I absolutely loved the setting in The Bay. Allie Reynolds evokes the Australian coast line so well, especially creating a chilling atmosphere with the dangers that are there, such as sharks and the wildlife on land. I got the sense that this was a group of people who liked being close to danger. As Kenna gets deeper involved in the group, I wondered what was going to happen to her, and just how many of them would be willing to let her stay. It did give the novel quite a claustrophobic feeling as it felt as though Kenna was becoming trapped.

One of the mysteries that makes this novel so engaging is the disappearance of a German girl called Elke, who used to be part of the group before Kenna joins. Kenna finds this unnerving and it appears that no one wants to talk about Elke or what potentially could have happened to her. You get the sense that the group will do anything to make sure that their secrets stay buried. Kenna believes they know more about what happened to Elke than they’re letting on.

With a captivating cast of characters and a well-drawn setting, The Bay will keep you flying through the pages. Allie delivers a very chilling ending and it has left me wondering what is happening to the characters after the final page. I would love to see this book turned into a Netflix series. I highly recommend it.

Publisher: Headline

Publication date: 23rd June 2022

Print length: 368 pages

The Bay is available to buy:

Amazon UK Kobo Waterstones


The Redeemer by Victoria Goldman @VictoriaGoldma2 @3CPublishingUK #bookreview

I’m delighted to be sharing my thoughts on the debut novel by Victoria Goldman, The Redeemer on my blog today.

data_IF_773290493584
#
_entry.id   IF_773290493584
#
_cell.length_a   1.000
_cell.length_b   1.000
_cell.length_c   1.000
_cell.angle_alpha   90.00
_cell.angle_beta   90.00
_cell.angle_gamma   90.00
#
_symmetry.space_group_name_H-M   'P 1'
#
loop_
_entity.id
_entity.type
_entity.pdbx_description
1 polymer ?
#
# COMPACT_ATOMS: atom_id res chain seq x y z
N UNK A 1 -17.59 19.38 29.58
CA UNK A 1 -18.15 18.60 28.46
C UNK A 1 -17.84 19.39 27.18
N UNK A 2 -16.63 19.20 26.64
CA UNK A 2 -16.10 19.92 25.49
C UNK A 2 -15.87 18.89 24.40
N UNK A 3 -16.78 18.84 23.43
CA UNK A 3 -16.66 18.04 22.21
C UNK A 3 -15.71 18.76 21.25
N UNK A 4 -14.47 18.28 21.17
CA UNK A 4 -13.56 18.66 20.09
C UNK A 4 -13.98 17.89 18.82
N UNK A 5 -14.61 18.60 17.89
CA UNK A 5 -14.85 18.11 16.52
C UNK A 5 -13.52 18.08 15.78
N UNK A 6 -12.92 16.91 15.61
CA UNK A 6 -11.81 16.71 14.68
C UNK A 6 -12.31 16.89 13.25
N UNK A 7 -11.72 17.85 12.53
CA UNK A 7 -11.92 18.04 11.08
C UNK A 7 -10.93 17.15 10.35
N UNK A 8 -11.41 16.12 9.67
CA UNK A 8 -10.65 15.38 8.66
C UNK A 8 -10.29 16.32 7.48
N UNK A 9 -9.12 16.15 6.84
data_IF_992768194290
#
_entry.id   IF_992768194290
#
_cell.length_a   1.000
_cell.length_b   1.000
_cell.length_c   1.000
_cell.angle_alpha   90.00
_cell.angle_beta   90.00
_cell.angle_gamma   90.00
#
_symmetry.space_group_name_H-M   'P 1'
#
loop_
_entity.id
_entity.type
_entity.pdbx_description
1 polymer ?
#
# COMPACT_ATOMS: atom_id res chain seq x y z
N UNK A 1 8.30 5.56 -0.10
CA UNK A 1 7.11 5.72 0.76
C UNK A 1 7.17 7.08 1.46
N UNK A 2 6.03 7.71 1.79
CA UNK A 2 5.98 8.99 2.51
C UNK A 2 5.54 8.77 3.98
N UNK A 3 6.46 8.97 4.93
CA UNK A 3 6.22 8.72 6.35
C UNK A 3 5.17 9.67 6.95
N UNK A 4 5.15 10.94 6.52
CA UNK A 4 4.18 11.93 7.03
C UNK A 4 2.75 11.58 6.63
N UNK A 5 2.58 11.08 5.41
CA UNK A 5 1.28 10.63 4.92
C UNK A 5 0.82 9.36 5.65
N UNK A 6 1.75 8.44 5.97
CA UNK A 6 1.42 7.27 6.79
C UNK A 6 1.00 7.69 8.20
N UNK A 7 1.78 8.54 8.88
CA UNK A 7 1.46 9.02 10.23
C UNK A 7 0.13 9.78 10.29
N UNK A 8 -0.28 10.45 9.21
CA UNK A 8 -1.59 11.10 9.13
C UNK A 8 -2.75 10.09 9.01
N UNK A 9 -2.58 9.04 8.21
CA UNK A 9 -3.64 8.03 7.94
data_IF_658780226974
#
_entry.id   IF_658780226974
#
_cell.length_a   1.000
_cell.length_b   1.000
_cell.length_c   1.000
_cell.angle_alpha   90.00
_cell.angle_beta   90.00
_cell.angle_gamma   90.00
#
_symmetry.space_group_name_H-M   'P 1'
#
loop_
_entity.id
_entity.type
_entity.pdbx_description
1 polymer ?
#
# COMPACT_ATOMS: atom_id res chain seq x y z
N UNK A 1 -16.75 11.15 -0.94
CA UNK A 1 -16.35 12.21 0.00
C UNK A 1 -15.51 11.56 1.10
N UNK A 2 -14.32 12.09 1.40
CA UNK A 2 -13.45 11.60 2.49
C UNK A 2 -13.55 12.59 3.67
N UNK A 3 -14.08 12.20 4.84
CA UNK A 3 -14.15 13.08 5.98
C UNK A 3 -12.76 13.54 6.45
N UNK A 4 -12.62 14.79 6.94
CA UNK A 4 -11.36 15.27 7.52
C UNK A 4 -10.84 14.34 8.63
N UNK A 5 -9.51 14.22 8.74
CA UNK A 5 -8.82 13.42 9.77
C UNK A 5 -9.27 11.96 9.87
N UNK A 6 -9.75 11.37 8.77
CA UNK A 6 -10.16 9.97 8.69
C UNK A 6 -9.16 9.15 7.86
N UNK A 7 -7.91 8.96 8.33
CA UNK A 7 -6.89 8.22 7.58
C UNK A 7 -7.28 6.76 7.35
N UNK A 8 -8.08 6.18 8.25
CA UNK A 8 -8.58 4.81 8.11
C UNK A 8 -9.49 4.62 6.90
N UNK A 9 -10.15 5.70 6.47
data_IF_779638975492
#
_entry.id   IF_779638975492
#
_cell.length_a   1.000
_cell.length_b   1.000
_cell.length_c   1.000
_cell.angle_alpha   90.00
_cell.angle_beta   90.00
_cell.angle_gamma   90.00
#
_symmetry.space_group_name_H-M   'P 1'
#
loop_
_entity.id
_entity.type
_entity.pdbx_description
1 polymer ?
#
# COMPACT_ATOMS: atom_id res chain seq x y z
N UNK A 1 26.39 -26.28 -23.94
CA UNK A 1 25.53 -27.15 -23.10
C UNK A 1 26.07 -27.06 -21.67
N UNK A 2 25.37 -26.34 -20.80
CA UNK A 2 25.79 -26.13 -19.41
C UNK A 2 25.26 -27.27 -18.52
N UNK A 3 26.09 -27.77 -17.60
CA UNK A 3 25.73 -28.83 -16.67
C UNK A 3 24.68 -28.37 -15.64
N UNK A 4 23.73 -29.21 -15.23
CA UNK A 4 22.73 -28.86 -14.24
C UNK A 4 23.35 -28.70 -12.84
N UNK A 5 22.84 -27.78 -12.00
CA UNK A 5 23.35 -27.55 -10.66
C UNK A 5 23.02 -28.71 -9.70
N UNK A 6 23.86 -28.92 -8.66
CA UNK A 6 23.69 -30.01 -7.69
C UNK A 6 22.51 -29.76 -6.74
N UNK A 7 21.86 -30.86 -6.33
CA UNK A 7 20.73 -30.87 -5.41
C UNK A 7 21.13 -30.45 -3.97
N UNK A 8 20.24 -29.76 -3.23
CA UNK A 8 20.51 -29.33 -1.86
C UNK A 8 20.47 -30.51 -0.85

Threatening plaques, vigilante killings, a Jewish community in an English town – what’s the link? The clock is ticking to the next murder.

After witnessing a racist incident in a small Hertfordshire town, journalist Shanna Regan uncovers a series of threatening fake commemorative plaques. Each plaque highlights someone’s misdemeanour rather than a good deed.

Delving deeper, Shanna discovers these plaques are linked to vigilante killings spanning several decades, with ties to the local Jewish community.

As her search for the truth becomes personal, Shanna puts her own life in danger. Can she stop the next murder in time?

The Redeemer is a compelling, thought-provoking murder mystery debut, featuring themes of prejudice, identity and heritage, revenge and redemption, and secrets from the past.


I was really excited to get hold of a copy of The Redeemer by Victoria Goldman, as I’ve heard so many good things about it. For me, it definitely lived up to my expectations. Victoria Goldman explores some tough themes in her novel, the main one being antisemitism, revenge and justice. She does this in a shocking way which makes her debut a powerful and an eye opening read. It will also make you really think about what is going on in the world today.

I connected to the main character, Shanna Regan right from the start. Shanna is a journalist. When she discovers strange fake plaques that have been placed in areas around her hometown; she is determined to find out who is behind them. Someone is placing them where horrific events have taken place, and whoever is behind the plaques, is documenting what happened there in a cruel way. What’s the motive for someone to do this? But what Shanna doesn’t realise, as she begins to investigate, is how much of an impact the investigation will have on her in a shocking and sinister way.